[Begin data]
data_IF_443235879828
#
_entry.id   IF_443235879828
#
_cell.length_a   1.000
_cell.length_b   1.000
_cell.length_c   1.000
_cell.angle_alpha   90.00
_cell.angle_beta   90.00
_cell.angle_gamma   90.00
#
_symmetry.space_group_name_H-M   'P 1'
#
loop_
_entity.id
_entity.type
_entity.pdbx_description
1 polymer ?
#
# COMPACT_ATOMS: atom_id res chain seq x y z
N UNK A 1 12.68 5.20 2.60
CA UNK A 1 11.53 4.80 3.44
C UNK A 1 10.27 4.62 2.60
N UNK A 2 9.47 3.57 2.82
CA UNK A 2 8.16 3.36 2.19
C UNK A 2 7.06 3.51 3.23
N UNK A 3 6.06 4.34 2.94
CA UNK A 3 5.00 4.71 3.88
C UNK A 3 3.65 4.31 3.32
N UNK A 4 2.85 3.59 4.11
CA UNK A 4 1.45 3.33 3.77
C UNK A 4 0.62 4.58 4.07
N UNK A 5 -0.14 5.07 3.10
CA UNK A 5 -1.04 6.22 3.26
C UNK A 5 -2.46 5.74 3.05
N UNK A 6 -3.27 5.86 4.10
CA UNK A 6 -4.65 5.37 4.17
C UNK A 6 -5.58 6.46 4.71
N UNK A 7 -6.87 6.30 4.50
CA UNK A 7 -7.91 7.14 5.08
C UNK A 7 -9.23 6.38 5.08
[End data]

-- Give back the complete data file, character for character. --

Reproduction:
data_IF_443235879828
#
_entry.id   IF_443235879828
#
_cell.length_a   1.000
_cell.length_b   1.000
_cell.length_c   1.000
_cell.angle_alpha   90.00
_cell.angle_beta   90.00
_cell.angle_gamma   90.00
#
_symmetry.space_group_name_H-M   'P 1'
#
loop_
_entity.id
_entity.type
_entity.pdbx_description
1 polymer ?
#
# COMPACT_ATOMS: atom_id res chain seq x y z
N UNK A 1 12.68 5.20 2.60
CA UNK A 1 11.53 4.80 3.44
C UNK A 1 10.27 4.62 2.60
N UNK A 2 9.47 3.57 2.82
CA UNK A 2 8.16 3.36 2.19
C UNK A 2 7.06 3.51 3.23
N UNK A 3 6.06 4.34 2.94
CA UNK A 3 5.00 4.71 3.88
C UNK A 3 3.65 4.31 3.32
N UNK A 4 2.85 3.59 4.11
CA UNK A 4 1.45 3.33 3.77
C UNK A 4 0.62 4.58 4.07
N UNK A 5 -0.14 5.07 3.10
CA UNK A 5 -1.04 6.22 3.26
C UNK A 5 -2.46 5.74 3.05
N UNK A 6 -3.27 5.86 4.10
CA UNK A 6 -4.65 5.37 4.17
C UNK A 6 -5.58 6.46 4.71
N UNK A 7 -6.87 6.30 4.50
CA UNK A 7 -7.91 7.14 5.08
C UNK A 7 -9.23 6.38 5.08